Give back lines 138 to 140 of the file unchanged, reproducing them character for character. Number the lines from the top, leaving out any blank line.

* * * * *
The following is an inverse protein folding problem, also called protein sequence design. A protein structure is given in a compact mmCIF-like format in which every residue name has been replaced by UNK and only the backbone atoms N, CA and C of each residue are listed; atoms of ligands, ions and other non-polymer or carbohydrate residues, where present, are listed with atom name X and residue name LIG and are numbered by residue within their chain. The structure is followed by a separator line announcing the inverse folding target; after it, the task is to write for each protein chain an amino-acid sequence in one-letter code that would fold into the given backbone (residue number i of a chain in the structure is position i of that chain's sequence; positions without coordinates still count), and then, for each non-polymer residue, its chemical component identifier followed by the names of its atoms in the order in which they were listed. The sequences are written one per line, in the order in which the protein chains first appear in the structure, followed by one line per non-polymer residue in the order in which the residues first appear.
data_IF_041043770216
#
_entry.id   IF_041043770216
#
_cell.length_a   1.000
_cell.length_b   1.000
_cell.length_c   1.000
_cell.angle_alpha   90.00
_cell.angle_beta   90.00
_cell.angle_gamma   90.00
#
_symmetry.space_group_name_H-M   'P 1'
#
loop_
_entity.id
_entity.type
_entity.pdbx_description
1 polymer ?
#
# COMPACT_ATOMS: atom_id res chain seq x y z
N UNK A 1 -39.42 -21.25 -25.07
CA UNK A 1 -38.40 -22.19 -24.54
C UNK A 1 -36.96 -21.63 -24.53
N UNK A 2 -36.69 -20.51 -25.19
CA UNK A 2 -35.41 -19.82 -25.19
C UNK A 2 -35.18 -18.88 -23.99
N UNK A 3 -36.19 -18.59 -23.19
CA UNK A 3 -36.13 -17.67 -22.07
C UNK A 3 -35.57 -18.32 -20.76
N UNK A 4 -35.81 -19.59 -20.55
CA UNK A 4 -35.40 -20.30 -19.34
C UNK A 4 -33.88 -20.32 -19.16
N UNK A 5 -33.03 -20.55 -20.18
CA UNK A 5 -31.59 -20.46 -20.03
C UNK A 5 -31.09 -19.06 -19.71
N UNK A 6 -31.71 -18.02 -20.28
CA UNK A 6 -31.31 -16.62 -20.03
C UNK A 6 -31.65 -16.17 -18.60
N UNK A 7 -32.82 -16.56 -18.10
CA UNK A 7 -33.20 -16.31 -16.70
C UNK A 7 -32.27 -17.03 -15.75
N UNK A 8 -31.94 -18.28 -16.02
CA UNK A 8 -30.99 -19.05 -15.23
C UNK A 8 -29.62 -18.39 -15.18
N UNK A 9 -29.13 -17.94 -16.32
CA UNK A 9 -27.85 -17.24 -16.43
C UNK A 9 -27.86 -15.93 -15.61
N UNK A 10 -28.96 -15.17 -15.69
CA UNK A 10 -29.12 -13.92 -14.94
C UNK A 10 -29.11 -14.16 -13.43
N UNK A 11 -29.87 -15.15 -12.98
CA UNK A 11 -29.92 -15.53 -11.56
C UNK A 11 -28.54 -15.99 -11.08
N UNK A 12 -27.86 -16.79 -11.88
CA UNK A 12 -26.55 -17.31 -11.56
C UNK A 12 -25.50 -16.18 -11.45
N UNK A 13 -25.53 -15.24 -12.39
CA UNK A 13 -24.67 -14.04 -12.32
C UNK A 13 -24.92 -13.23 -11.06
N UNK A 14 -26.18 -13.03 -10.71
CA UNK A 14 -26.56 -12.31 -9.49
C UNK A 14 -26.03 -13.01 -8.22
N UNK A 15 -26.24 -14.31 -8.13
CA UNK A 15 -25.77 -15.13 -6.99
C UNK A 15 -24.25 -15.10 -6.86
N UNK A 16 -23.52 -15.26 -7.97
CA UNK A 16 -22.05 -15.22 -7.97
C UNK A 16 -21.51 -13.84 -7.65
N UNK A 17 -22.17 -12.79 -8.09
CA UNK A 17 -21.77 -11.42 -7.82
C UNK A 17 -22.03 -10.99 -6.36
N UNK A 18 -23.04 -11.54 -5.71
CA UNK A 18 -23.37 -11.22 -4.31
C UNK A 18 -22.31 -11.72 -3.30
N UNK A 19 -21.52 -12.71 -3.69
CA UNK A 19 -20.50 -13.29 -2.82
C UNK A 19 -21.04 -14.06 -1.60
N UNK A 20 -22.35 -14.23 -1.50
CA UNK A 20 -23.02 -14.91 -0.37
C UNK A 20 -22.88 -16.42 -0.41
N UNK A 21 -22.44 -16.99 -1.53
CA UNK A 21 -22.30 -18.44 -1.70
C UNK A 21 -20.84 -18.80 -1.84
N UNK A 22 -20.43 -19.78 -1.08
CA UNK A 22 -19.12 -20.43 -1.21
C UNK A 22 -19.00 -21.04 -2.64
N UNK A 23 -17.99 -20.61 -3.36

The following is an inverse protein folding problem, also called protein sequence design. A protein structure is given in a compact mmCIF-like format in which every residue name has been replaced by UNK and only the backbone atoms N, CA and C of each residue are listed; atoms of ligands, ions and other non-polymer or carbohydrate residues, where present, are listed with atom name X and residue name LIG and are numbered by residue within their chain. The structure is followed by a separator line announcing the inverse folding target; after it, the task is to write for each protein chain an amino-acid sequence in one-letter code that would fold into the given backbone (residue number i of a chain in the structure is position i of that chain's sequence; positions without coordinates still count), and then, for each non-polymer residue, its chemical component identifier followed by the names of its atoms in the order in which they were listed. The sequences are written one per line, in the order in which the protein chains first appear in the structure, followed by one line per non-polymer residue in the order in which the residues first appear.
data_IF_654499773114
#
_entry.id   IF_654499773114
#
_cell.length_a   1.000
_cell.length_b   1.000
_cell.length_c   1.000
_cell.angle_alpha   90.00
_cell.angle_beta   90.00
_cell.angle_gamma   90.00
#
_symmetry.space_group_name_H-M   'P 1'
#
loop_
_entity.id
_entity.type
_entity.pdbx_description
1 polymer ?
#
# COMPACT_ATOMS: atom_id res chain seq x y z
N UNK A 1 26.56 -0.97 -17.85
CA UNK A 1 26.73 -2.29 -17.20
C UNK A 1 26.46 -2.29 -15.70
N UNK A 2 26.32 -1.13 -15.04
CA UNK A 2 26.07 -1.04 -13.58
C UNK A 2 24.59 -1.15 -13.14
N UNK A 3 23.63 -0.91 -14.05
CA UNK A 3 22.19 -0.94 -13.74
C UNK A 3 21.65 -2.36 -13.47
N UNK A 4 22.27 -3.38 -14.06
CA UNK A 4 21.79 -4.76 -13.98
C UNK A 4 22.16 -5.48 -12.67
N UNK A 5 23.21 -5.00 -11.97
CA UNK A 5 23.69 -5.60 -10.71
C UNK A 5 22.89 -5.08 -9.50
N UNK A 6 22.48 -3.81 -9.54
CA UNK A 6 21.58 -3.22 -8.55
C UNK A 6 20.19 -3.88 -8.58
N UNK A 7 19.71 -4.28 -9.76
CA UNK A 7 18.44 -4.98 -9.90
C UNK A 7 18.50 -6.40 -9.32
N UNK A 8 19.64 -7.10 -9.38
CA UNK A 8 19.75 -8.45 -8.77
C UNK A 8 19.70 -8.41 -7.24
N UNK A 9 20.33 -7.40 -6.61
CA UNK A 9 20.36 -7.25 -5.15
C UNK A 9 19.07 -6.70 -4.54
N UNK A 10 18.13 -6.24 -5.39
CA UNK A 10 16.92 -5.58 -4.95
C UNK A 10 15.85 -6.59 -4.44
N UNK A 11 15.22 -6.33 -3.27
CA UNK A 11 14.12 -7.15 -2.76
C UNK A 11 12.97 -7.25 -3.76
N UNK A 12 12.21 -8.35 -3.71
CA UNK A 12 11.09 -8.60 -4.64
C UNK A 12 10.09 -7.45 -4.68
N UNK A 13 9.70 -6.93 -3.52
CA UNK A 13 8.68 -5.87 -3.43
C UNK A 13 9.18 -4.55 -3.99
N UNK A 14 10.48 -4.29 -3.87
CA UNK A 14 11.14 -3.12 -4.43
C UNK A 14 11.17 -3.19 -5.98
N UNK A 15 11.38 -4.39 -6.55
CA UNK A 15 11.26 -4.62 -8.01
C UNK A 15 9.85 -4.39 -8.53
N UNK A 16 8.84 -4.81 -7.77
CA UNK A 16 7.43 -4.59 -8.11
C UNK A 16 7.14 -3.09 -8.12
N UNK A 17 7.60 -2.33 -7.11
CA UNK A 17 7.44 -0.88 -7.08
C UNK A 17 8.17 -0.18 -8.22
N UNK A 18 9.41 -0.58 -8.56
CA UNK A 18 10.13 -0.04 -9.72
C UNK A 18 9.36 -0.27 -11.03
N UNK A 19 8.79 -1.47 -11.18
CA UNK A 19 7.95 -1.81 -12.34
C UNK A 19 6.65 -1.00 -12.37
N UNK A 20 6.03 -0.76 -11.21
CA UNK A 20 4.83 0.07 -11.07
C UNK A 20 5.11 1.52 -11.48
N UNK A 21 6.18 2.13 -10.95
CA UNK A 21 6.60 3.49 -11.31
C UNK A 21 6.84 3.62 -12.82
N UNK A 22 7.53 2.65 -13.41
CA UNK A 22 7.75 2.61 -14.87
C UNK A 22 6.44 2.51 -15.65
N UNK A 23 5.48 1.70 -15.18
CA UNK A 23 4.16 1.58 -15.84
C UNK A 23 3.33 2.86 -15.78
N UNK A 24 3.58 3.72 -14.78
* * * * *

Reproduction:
CA UNK A 10 16.92 -5.58 -4.95
C UNK A 10 15.85 -6.59 -4.44
N UNK A 11 15.22 -6.33 -3.27